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May-June 2017

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Microminerals of the Bushveld Complex, South Africa by Maria T. Atanasova, Bruce Cairncross, and Wolfgang R. Windisch. Council for Geoscience, 280 Pretoria St., Silverton, Private Mail Bag 112, Pretoria 0001, South Africa; www.geoscience.org.za. 437 pages; 2016; R1,000 (US $74) plus shipping and handling (hardbound).       

 

The Bushveld Complex is known to essentially all geologists as the largest layered intrusive complex in the world. As such, it has been studied in detail for decades, and the literature related to it is voluminous. Although it is the source of much of the world's platinum-group metals and chromite, and lesser tin and fluorite, it is not well known for its mineral specimens. However, as one will see from this new book, this is perhaps an oversight. The complex intrusive and post-intrusive history of the Bushveld has resulted in a wide variety of specimen-quality mineral occurrences, many of them rich in microminerals. This book, therefore, describes many of these occurrences and contains related supporting background and mineralogical data. The book has more than one thousand illustrations that are not limited to color photomicrographs of colorful crystals but also include good geologic maps, geochemical distribution base maps, electron photomicrographs, and site photographs. Mineral identifications are based on appropriate analytical and visual techniques, and over twenty minerals new to South Africa were identified during research for the text.

The book begins with several pages of introductory information that includes a table of contents, a foreword by the acting chief executive officer of the Council for Geoscience, a list of abbreviations, acknowledgments, short biographical sketches of the authors, and a preface.

Chapter 1 is a quite good introduction that includes eleven sections. The first several present an overview of the Bushveld with a separate section on secondary mineralization that has excellent examples and illustrations. Other sections in the chapter include five that deal specifically with microminerals and micromounting. There is a good section on the micromineral collection of Wolfgang Windisch and its clear value in the areas of reference and documentation, a section on photography, and a final listing and format discussion for the thirteen featured localities.

Chapters 2–13 present the meat of the book—individual discussions of the microminerals of the featured localities. These localities are arranged alphabetically beginning with the Argent silver mine and ending with the Vergenoeg fluorite deposit. In between these two, are descriptions of the famous Boekenhouthoek quartz locality, the Buffalo fluorite mine, the Edendale lead-zinc mine, the Houtenbek fluorite-molybdenite prospects, the long-abandoned Kruisrivier cobalt occurrence, the Kwaggafontein copper prospect, the Marlin norite quarry, the mineralogically complex Slipfontein and Tooyskraal fluorite occurrences, the Stavoren tin and related occurrences, and the Vaalkop Dam deposit. For each site, its history, location, geologic overview, and micromineralogy are given based on the authors' field observations, lab work, and the published literature.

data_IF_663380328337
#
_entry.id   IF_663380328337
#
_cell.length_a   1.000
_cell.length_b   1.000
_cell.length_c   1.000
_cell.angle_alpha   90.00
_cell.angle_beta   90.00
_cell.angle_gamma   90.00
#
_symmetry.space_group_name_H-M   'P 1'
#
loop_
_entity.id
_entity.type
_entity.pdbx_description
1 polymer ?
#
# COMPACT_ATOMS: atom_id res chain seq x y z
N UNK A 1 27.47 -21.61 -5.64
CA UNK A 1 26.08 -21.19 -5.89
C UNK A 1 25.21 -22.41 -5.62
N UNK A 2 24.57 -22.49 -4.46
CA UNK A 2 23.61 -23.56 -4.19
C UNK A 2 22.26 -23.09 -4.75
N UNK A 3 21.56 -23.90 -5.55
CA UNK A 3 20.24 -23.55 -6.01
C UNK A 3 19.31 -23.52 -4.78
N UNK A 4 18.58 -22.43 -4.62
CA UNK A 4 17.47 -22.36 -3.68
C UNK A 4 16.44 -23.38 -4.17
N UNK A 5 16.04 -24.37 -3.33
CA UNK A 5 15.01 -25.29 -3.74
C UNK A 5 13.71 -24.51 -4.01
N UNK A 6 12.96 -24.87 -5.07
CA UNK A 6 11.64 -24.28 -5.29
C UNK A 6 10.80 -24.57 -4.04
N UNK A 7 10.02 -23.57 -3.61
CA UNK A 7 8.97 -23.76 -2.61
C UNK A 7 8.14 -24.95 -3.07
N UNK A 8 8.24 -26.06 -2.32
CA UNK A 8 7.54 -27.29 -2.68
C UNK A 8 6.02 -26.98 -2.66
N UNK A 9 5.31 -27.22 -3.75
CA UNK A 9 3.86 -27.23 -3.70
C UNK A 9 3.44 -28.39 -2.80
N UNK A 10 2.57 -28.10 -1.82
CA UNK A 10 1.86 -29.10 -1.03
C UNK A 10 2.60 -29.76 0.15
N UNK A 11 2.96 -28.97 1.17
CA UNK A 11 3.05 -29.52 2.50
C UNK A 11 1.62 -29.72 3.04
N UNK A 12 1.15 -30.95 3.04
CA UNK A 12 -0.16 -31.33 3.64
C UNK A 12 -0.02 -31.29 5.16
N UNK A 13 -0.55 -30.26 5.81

Some striking surprises appear at a number of the featured sites. For example, excellent crocoites occur at the Argent silver mine along with good cerussite, pyromorphite, and a suite of other secondaries; nontronite, typically an uninteresting clay mineral, occurs in collectible acicular sprays at Houtenbek; good yellow bastnäsite-(Ce) can occur as a late secondary mineral as at Slipfontein; and ludlockite occurs in collectible specimens anywhere but Tsumeb (in this instance at Stavoren), to mention only a few. The book closes with a useful glossary, references, and a comprehensive index.

Microminerals of the Bushveld Complex, South Africa is a good presentation of the collector micromineralogy of what to most of us are lesser-known localities related to one of the world's great geologic features. It presents a good introduction to micromounting and photomicrography and is a useful sourcebook for a wider array of information than the title suggests. It is well conceived and organized, printed on slick, expensive-feeling paper, and generally well printed and edited. There are relatively few errors, but some do creep in. For example, austinite is spelled correctly within the text but spelled austenite in some figure captions. Interestingly, my word processing program defaults to the incorrect spelling automatically, and this is likely the source of this misspelling. The book is certainly recommended for anyone interested in secondary mineralogy and the weathering environment, southern African geology, and micromounting in general. 

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